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Toronto-based firm Levitt Goodman Architects is known for its green designs. "We've done lots of LEED-certified buildings, but we're looking toward the bigger picture of sustainability," says Janna Levitt, a principal at the firm. So when Matthew Cohen, a senior project manager at Evergreen (a nonprofit geared to creating and supporting sustainable urban spaces), called Levitt earlier this year, the timing and partnership could not have been better.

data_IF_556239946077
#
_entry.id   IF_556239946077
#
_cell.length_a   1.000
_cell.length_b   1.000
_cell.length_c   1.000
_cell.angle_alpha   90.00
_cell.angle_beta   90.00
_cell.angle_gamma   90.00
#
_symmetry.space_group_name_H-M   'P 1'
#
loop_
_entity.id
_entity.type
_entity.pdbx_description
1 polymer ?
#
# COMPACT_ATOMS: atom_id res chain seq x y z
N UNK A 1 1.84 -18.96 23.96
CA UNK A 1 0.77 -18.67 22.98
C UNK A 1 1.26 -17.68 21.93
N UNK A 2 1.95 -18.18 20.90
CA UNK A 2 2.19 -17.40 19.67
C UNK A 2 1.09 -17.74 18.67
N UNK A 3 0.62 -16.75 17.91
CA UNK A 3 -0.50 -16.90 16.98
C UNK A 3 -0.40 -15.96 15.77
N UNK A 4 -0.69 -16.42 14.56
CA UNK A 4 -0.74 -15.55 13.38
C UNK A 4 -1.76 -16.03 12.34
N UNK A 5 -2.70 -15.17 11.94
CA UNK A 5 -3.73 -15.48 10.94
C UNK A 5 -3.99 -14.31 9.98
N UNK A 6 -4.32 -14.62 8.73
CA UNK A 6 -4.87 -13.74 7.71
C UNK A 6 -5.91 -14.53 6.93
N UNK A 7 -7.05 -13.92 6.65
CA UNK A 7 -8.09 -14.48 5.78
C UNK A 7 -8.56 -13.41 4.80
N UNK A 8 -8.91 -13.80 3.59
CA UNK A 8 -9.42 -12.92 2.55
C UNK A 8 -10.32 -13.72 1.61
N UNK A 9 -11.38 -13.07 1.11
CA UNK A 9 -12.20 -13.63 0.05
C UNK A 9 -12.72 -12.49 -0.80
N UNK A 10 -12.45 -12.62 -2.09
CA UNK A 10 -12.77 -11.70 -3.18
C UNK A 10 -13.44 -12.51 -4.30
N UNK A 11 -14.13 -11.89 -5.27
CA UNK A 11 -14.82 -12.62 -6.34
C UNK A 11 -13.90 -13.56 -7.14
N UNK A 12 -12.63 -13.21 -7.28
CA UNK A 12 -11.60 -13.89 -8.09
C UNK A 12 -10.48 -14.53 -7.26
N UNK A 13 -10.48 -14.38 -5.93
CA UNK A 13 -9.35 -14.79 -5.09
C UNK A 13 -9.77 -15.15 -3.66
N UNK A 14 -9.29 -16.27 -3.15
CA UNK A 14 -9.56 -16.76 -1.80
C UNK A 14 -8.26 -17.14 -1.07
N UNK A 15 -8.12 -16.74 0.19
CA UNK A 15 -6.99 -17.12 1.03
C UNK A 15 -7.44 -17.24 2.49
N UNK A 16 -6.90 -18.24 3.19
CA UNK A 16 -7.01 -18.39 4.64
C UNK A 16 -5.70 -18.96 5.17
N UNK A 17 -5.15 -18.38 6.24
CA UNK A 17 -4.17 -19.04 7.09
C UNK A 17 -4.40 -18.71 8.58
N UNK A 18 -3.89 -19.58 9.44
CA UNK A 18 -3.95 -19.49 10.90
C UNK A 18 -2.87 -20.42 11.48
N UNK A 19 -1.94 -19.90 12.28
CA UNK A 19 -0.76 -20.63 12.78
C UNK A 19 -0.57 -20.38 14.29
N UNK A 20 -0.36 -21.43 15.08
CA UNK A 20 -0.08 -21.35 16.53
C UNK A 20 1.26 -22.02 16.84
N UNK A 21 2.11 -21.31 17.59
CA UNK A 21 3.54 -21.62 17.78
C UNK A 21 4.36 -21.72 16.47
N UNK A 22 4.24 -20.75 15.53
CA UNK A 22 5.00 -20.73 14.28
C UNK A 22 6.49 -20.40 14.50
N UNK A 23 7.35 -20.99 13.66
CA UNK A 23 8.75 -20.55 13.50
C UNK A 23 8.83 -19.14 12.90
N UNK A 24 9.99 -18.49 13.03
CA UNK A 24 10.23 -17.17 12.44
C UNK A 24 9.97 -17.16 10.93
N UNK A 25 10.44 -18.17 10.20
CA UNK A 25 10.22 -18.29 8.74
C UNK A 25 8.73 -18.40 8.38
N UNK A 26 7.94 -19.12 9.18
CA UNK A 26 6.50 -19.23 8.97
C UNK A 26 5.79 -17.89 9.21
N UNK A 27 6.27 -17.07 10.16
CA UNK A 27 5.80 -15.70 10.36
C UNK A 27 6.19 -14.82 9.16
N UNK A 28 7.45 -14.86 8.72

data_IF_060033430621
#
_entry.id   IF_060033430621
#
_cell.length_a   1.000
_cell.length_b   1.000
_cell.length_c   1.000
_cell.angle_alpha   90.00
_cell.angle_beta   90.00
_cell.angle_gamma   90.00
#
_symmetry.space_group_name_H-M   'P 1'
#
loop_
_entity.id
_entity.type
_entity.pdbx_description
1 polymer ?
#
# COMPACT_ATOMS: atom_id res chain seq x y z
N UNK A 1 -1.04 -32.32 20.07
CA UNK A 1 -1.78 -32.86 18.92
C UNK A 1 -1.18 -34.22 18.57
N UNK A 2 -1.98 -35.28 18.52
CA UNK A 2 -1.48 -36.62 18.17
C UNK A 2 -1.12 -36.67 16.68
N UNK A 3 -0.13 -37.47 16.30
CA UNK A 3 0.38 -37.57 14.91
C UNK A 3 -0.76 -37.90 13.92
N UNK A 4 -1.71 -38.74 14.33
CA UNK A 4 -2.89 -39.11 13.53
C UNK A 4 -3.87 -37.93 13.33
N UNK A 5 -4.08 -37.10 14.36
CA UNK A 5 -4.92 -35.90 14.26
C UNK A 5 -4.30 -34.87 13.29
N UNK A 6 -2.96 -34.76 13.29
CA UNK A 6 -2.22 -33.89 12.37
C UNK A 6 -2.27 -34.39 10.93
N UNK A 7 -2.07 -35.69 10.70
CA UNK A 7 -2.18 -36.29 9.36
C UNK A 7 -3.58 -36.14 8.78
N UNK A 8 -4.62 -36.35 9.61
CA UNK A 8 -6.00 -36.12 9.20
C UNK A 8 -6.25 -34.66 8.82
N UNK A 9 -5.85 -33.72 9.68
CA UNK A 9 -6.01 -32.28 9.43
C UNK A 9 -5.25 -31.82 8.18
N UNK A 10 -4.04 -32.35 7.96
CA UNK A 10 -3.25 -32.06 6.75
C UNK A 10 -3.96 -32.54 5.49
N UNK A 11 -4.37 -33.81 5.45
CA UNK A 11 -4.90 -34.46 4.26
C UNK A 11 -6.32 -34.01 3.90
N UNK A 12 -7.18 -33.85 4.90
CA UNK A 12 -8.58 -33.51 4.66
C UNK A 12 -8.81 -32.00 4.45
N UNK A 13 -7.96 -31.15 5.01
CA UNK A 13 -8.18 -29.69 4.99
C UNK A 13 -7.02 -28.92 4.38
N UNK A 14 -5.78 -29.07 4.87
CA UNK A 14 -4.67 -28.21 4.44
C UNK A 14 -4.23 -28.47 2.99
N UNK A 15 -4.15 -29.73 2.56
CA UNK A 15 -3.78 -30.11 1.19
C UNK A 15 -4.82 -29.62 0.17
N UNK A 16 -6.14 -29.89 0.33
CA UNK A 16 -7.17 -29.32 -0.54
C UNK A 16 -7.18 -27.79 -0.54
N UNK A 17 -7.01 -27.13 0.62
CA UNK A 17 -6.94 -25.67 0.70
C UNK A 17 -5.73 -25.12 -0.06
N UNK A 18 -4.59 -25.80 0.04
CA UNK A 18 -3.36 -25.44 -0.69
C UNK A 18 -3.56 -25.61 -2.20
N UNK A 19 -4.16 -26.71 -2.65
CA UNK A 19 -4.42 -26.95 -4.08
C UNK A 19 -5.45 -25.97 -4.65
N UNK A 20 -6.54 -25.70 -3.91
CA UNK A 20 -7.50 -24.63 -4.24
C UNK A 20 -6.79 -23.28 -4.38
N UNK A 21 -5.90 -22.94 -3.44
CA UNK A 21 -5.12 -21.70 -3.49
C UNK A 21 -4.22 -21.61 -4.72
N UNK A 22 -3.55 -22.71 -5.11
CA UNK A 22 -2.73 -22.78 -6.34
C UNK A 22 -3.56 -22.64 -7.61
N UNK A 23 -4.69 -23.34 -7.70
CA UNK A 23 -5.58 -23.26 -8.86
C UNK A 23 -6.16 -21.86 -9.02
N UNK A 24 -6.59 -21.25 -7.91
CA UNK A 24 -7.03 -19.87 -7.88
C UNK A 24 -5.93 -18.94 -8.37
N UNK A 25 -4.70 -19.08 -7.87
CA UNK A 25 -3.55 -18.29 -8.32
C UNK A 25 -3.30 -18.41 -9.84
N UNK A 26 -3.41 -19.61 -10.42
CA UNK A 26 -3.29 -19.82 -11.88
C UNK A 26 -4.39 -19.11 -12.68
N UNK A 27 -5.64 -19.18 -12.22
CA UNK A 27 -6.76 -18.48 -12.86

The project on which Evergreen was seeking help was the development of Evergreen Brick Works, the adaptive reuse of Toronto's former Don Valley Brick Works brickyard. In the 1960s and 70s, the factory produced more than 43 million bricks each year, however, business slowed in the 1980s and the brickyard closed its doors that decade. In 1996, the city of Toronto opened the 12-acre, 16-building site as a park and Evergreen became involved by helping plant wildflowers. Today, the nonprofit runs the site, working to get all 16 buildings back into usable condition to host a farmers' market, the Evergreen administration building, rental space for businesses and other nonprofits, a skating rink, workshop spaces, and more. Photo by Ben Rahn, A-Frame Studio.

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